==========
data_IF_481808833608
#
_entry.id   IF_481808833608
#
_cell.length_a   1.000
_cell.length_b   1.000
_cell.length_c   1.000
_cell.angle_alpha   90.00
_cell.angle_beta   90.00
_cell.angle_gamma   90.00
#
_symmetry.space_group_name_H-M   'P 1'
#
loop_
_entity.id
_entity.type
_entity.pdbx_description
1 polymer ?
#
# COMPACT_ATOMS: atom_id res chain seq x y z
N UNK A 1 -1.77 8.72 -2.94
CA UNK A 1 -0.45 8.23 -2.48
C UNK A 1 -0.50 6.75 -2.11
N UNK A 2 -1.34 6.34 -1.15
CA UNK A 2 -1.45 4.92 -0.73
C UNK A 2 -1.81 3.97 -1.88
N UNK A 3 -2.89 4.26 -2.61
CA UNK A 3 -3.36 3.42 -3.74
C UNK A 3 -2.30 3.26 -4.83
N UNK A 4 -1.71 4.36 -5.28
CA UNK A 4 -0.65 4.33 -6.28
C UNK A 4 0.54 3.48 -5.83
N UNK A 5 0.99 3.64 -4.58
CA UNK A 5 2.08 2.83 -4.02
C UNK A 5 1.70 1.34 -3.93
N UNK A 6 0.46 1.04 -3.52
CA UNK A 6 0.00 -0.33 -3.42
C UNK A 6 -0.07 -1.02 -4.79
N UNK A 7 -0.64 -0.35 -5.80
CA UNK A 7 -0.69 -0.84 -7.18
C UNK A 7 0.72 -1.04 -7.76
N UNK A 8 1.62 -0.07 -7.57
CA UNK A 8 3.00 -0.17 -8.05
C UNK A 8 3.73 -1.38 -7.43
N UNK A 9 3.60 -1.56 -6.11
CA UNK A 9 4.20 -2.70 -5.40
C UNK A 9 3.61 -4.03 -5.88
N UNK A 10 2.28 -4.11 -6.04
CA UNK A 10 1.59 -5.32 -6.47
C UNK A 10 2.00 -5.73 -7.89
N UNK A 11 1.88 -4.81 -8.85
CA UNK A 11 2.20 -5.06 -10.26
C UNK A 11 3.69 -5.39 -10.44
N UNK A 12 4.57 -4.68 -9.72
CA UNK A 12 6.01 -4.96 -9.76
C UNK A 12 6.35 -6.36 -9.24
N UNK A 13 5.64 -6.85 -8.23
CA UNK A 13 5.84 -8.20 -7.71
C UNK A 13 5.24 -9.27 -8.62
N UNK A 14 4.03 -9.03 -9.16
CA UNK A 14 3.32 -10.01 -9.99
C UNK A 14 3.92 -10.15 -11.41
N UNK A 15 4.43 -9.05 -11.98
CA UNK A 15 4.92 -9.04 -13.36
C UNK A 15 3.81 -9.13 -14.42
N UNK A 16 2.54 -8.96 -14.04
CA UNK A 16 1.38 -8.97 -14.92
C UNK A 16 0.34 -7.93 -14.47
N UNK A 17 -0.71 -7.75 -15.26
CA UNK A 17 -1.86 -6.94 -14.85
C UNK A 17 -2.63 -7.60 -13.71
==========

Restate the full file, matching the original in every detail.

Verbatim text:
data_IF_481808833608
#
_entry.id   IF_481808833608
#
_cell.length_a   1.000
_cell.length_b   1.000
_cell.length_c   1.000
_cell.angle_alpha   90.00
_cell.angle_beta   90.00
_cell.angle_gamma   90.00
#
_symmetry.space_group_name_H-M   'P 1'
#
loop_
_entity.id
_entity.type
_entity.pdbx_description
1 polymer ?
#
# COMPACT_ATOMS: atom_id res chain seq x y z
N UNK A 1 -1.77 8.72 -2.94
CA UNK A 1 -0.45 8.23 -2.48
C UNK A 1 -0.50 6.75 -2.11
N UNK A 2 -1.34 6.34 -1.15
CA UNK A 2 -1.45 4.92 -0.73
C UNK A 2 -1.81 3.97 -1.88
N UNK A 3 -2.89 4.26 -2.61
CA UNK A 3 -3.36 3.42 -3.74
C UNK A 3 -2.30 3.26 -4.83
N UNK A 4 -1.71 4.36 -5.28
CA UNK A 4 -0.65 4.33 -6.28
C UNK A 4 0.54 3.48 -5.83
N UNK A 5 0.99 3.64 -4.58
CA UNK A 5 2.08 2.83 -4.02
C UNK A 5 1.70 1.34 -3.93
N UNK A 6 0.46 1.04 -3.52
CA UNK A 6 0.00 -0.33 -3.42
C UNK A 6 -0.07 -1.02 -4.79
N UNK A 7 -0.64 -0.35 -5.80
CA UNK A 7 -0.69 -0.84 -7.18
C UNK A 7 0.72 -1.04 -7.76
N UNK A 8 1.62 -0.07 -7.57
CA UNK A 8 3.00 -0.17 -8.05
C UNK A 8 3.73 -1.38 -7.43
N UNK A 9 3.60 -1.56 -6.11
CA UNK A 9 4.20 -2.70 -5.40
C UNK A 9 3.61 -4.03 -5.88
N UNK A 10 2.28 -4.11 -6.04
CA UNK A 10 1.59 -5.32 -6.47
C UNK A 10 2.00 -5.73 -7.89
N UNK A 11 1.88 -4.81 -8.85
CA UNK A 11 2.20 -5.06 -10.26
C UNK A 11 3.69 -5.39 -10.44
N UNK A 12 4.57 -4.68 -9.72
CA UNK A 12 6.01 -4.96 -9.76
C UNK A 12 6.35 -6.36 -9.24
N UNK A 13 5.64 -6.85 -8.23
CA UNK A 13 5.84 -8.20 -7.71
C UNK A 13 5.24 -9.27 -8.62
N UNK A 14 4.03 -9.03 -9.16
CA UNK A 14 3.32 -10.01 -9.99
C UNK A 14 3.92 -10.15 -11.41
N UNK A 15 4.43 -9.05 -11.98
CA UNK A 15 4.92 -9.04 -13.36
C UNK A 15 3.81 -9.13 -14.42
N UNK A 16 2.54 -8.96 -14.04
CA UNK A 16 1.38 -8.97 -14.92
C UNK A 16 0.34 -7.93 -14.47
N UNK A 17 -0.71 -7.75 -15.26
CA UNK A 17 -1.86 -6.94 -14.85
C UNK A 17 -2.63 -7.60 -13.71